the original foreground label. Dial's procedure is therefore initiated from so and
results in the shortest path spanning tree shown in Figure 6.5(B). The grid graph
is not shown in Figures 6.5(B) and (C) for clarity. All vertices in this tree are
then labelled with the value of the component counter ~ = 1. This counter is
incremented and the vertex scan restarts at vertex S l and vertex s2 is met as
another vertex associated with the original foreground label. The shortest path
search procedure is used again and results in a second spanning tree, based on
the vertices of a separate component (Figure 6.5(C)). At this stage, the rest of
the vertices are scanned and, since all vertices are included in either of the two
spanning trees, their labels have been updated during the tree construction and
the procedure terminates.
Since arc lengths are set to unity, Dial's shortest path search procedure
proves efficient in this case and leads to an overall complexity of
an image of size W x H. It is important to emphasise the fact that, since only
foreground pixels are to be mapped onto vertices in G, after the grid graph
construction (i.e.
procedure), the complexity of the labelling procedure
does not depend on the form of connected components. Moreover, it is easily
seen that global information such as the number of pixels in a component can
readily be accessed by this approach (see also Section 6.3). By contrast, other
approaches require a final scan for obtaining such information.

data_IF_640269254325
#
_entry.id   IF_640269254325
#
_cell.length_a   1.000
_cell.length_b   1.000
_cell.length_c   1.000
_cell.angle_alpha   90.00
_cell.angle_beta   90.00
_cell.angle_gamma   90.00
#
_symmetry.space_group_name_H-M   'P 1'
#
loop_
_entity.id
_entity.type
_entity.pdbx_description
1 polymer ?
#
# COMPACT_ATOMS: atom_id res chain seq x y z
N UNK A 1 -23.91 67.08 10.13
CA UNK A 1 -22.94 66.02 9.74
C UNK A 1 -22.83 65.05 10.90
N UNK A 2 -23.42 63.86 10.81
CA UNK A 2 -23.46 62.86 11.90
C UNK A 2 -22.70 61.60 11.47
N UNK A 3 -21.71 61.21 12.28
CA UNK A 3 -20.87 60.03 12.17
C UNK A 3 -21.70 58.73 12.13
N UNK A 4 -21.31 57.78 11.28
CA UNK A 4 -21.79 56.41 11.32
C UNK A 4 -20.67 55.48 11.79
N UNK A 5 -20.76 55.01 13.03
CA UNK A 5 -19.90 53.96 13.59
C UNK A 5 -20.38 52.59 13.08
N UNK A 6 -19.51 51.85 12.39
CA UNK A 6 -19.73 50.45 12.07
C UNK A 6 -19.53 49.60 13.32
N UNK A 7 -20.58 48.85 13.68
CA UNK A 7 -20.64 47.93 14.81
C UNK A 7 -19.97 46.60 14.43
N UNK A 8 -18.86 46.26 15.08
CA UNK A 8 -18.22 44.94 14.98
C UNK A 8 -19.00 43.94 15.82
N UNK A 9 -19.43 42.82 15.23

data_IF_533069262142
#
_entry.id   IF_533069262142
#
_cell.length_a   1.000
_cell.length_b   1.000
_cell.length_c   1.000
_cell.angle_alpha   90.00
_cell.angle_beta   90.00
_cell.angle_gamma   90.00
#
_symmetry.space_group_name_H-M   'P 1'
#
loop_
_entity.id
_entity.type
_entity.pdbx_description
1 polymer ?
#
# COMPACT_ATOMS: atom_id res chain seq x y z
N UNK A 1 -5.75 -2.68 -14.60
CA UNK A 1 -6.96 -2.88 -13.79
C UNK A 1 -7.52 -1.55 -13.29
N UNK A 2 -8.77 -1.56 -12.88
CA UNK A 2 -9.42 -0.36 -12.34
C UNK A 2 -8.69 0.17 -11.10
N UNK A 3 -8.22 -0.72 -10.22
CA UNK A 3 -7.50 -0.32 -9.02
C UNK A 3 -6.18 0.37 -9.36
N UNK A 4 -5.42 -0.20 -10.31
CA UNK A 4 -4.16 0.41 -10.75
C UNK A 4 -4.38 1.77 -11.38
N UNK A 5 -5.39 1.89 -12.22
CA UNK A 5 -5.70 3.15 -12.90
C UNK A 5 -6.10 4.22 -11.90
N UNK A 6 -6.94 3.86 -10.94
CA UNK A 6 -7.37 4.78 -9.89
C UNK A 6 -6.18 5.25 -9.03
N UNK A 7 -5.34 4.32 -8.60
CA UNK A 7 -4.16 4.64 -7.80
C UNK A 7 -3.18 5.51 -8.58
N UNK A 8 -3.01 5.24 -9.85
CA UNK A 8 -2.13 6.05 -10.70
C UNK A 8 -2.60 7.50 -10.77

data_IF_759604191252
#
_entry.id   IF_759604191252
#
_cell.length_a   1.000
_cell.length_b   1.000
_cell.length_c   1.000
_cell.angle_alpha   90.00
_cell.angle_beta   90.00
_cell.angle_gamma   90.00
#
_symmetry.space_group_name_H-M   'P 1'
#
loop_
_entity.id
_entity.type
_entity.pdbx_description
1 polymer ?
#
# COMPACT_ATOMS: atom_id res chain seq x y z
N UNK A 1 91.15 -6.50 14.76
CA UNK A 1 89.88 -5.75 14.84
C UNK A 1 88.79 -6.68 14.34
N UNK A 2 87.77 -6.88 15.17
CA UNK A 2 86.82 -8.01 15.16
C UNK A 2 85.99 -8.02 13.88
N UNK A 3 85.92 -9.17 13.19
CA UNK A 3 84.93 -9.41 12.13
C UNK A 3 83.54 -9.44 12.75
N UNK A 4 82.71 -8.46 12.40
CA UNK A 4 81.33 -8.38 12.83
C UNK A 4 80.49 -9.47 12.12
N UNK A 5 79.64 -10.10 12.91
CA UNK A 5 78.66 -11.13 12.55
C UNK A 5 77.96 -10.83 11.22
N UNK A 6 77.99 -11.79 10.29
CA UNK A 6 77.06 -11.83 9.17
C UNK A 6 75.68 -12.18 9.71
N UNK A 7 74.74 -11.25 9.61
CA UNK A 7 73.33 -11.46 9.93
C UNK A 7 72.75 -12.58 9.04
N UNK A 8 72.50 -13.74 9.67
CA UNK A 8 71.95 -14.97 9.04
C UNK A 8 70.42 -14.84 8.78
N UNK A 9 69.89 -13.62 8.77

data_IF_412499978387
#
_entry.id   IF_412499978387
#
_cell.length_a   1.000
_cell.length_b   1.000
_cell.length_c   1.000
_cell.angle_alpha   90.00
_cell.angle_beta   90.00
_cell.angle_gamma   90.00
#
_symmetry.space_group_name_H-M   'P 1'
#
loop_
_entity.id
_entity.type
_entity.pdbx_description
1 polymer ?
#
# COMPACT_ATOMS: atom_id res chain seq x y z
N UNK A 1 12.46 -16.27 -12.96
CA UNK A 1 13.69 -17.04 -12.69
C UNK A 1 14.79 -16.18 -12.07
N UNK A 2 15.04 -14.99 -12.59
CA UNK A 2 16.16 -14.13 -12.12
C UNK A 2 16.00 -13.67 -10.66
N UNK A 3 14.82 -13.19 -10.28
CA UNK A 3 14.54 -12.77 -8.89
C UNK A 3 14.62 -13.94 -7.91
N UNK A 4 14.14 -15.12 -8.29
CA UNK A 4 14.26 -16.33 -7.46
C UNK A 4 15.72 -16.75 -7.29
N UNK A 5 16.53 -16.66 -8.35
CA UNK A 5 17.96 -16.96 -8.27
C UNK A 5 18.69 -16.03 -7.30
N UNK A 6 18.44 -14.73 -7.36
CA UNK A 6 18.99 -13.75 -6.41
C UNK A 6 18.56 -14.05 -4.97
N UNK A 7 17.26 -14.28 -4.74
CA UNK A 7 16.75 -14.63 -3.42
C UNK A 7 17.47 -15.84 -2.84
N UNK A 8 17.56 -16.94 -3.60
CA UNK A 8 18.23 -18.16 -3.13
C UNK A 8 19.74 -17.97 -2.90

6.2 Noise reduction
Binary images considered for analysis generally result from the digitisation
of some continuous images. Similarly, such binary images can be created by
thresholding the grey-level at each pixel in grey scale images. This processing
represents the most basic operation in the class of
segmentation processes.
or local adaptive thresholds can be considered. For an extended account on these
techniques, the reader is referred to the relevant literature (e.g. [62]). Depending
on parameters such as resolution and grey-level threshold, the binary image may
be altered by noise. In this section, noise refers to either black or white pixels
added randomly to the image (i.e. salt and pepper noise) or a group of (black
or white) pixels added to the image. The first type of noise typically arises in
an acquisition process, whereas the second type of noise typically results from
an inaccurate thresholding process.
In both cases, this noise is to be removed from the binary digital image
for accurate analysis. Noise removal is based on the knowledge of the type of
features present in the image. For example, it can be required that all con-
nected components are discrete convex. Different approaches are possible and
are briefly reviewed here. The first approach presented in Section 6.2.1 uses the
concept of discrete masks introduced in Section 5.2.1 to represent local proper-

Get Binary Digital Image Processing now with O’Reilly online learning.

O’Reilly members experience live online training, plus books, videos, and digital content from 200+ publishers.